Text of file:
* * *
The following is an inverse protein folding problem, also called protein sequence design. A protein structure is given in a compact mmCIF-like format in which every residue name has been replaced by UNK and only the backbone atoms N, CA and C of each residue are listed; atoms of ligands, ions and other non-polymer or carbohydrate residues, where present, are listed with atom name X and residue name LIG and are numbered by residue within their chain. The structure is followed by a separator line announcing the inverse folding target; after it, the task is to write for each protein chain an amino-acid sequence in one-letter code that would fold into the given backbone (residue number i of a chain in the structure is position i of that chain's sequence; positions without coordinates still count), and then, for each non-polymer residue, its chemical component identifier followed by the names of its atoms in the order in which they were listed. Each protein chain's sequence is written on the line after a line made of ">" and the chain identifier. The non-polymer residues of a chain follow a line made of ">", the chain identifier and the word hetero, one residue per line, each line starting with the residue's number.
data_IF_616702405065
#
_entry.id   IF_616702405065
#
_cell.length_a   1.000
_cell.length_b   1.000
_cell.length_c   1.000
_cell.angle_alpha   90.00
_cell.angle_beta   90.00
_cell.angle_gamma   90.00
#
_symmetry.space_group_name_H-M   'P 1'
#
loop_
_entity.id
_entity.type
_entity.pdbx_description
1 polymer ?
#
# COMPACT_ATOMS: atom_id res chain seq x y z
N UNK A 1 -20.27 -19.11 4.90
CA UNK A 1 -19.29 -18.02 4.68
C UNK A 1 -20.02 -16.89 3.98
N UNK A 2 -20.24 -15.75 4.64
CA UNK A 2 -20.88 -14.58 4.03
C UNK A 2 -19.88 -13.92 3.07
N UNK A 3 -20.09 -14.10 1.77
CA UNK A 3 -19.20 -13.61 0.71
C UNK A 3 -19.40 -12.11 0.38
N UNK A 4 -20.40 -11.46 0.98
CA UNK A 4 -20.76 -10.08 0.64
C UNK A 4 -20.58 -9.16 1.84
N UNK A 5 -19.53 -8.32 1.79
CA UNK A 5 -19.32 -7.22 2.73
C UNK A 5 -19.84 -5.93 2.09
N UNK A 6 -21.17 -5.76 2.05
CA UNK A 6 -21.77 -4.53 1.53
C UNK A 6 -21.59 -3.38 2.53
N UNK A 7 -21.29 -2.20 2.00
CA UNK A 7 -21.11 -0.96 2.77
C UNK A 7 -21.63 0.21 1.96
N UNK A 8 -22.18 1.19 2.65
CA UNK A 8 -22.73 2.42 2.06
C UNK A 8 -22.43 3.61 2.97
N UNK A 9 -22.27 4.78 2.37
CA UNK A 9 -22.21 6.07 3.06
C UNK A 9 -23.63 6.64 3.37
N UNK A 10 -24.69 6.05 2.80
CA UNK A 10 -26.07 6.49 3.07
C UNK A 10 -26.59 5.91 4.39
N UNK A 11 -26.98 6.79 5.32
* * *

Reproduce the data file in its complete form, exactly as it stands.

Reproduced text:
The following is an inverse protein folding problem, also called protein sequence design. A protein structure is given in a compact mmCIF-like format in which every residue name has been replaced by UNK and only the backbone atoms N, CA and C of each residue are listed; atoms of ligands, ions and other non-polymer or carbohydrate residues, where present, are listed with atom name X and residue name LIG and are numbered by residue within their chain. The structure is followed by a separator line announcing the inverse folding target; after it, the task is to write for each protein chain an amino-acid sequence in one-letter code that would fold into the given backbone (residue number i of a chain in the structure is position i of that chain's sequence; positions without coordinates still count), and then, for each non-polymer residue, its chemical component identifier followed by the names of its atoms in the order in which they were listed. Each protein chain's sequence is written on the line after a line made of ">" and the chain identifier. The non-polymer residues of a chain follow a line made of ">", the chain identifier and the word hetero, one residue per line, each line starting with the residue's number.
data_IF_616702405065
#
_entry.id   IF_616702405065
#
_cell.length_a   1.000
_cell.length_b   1.000
_cell.length_c   1.000
_cell.angle_alpha   90.00
_cell.angle_beta   90.00
_cell.angle_gamma   90.00
#
_symmetry.space_group_name_H-M   'P 1'
#
loop_
_entity.id
_entity.type
_entity.pdbx_description
1 polymer ?
#
# COMPACT_ATOMS: atom_id res chain seq x y z
N UNK A 1 -20.27 -19.11 4.90
CA UNK A 1 -19.29 -18.02 4.68
C UNK A 1 -20.02 -16.89 3.98
N UNK A 2 -20.24 -15.75 4.64
CA UNK A 2 -20.88 -14.58 4.03
C UNK A 2 -19.88 -13.92 3.07
N UNK A 3 -20.09 -14.10 1.77
CA UNK A 3 -19.20 -13.61 0.71
C UNK A 3 -19.40 -12.11 0.38
N UNK A 4 -20.40 -11.46 0.98
CA UNK A 4 -20.76 -10.08 0.64
C UNK A 4 -20.58 -9.16 1.84
N UNK A 5 -19.53 -8.32 1.79
CA UNK A 5 -19.32 -7.22 2.73
C UNK A 5 -19.84 -5.93 2.09
N UNK A 6 -21.17 -5.76 2.05
CA UNK A 6 -21.77 -4.53 1.53
C UNK A 6 -21.59 -3.38 2.53
N UNK A 7 -21.29 -2.20 2.00
CA UNK A 7 -21.11 -0.96 2.77
C UNK A 7 -21.63 0.21 1.96
N UNK A 8 -22.18 1.19 2.65
CA UNK A 8 -22.73 2.42 2.06
C UNK A 8 -22.43 3.61 2.97
N UNK A 9 -22.27 4.78 2.37
CA UNK A 9 -22.21 6.07 3.06
C UNK A 9 -23.63 6.64 3.37
N UNK A 10 -24.69 6.05 2.80
CA UNK A 10 -26.07 6.49 3.07
C UNK A 10 -26.59 5.91 4.39
N UNK A 11 -26.98 6.79 5.32